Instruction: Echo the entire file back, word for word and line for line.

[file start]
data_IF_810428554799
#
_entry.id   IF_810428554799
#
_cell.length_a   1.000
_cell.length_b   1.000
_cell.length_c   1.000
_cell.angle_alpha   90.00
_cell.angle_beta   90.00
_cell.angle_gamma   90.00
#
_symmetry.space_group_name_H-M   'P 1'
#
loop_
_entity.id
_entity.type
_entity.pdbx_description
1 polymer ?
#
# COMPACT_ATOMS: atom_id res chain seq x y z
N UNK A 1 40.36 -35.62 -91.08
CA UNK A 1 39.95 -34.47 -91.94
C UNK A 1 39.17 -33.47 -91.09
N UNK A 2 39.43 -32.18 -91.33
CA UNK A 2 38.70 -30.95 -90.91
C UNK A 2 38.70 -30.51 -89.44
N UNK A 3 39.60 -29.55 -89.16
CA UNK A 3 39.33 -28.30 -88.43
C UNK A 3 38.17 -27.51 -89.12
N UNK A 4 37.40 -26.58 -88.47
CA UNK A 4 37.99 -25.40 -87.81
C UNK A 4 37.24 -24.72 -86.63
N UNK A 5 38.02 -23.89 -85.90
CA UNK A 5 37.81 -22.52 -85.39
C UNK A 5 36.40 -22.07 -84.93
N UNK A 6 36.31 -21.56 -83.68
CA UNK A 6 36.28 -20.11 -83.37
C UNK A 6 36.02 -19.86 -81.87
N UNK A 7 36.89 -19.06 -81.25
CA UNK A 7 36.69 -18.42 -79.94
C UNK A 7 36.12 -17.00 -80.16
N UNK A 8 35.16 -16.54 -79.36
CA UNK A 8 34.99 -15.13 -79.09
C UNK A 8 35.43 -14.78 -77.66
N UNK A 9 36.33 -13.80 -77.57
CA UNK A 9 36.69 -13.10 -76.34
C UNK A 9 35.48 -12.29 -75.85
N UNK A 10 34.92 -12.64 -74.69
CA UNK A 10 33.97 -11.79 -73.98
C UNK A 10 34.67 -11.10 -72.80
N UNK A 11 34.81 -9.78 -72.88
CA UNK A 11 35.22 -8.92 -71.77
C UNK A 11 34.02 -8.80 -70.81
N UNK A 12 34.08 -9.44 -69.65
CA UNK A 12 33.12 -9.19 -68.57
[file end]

data_IF_810428554799
#
_entry.id   IF_810428554799
#
_cell.length_a   1.000
_cell.length_b   1.000
_cell.length_c   1.000
_cell.angle_alpha   90.00
_cell.angle_beta   90.00
_cell.angle_gamma   90.00
#
_symmetry.space_group_name_H-M   'P 1'
#
loop_
_entity.id
_entity.type
_entity.pdbx_description
1 polymer ?
#
# COMPACT_ATOMS: atom_id res chain seq x y z
N UNK A 1 40.36 -35.62 -91.08
CA UNK A 1 39.95 -34.47 -91.94
C UNK A 1 39.17 -33.47 -91.09
N UNK A 2 39.43 -32.18 -91.33
CA UNK A 2 38.70 -30.95 -90.91
C UNK A 2 38.70 -30.51 -89.44
N UNK A 3 39.60 -29.55 -89.16
CA UNK A 3 39.33 -28.30 -88.43
C UNK A 3 38.17 -27.51 -89.12
N UNK A 4 37.40 -26.58 -88.47
CA UNK A 4 37.99 -25.40 -87.81
C UNK A 4 37.24 -24.72 -86.63
N UNK A 5 38.02 -23.89 -85.90
CA UNK A 5 37.81 -22.52 -85.39
C UNK A 5 36.40 -22.07 -84.93
N UNK A 6 36.31 -21.56 -83.68
CA UNK A 6 36.28 -20.11 -83.37
C UNK A 6 36.02 -19.86 -81.87
N UNK A 7 36.89 -19.06 -81.25
CA UNK A 7 36.69 -18.42 -79.94
C UNK A 7 36.12 -17.00 -80.16
N UNK A 8 35.16 -16.54 -79.36
CA UNK A 8 34.99 -15.13 -79.09
C UNK A 8 35.43 -14.78 -77.66
N UNK A 9 36.33 -13.80 -77.57
CA UNK A 9 36.69 -13.10 -76.34
C UNK A 9 35.48 -12.29 -75.85
N UNK A 10 34.92 -12.64 -74.69
CA UNK A 10 33.97 -11.79 -73.98
C UNK A 10 34.67 -11.10 -72.80
N UNK A 11 34.81 -9.78 -72.88
CA UNK A 11 35.22 -8.92 -71.77
C UNK A 11 34.02 -8.80 -70.81
N UNK A 12 34.08 -9.44 -69.65
CA UNK A 12 33.12 -9.19 -68.57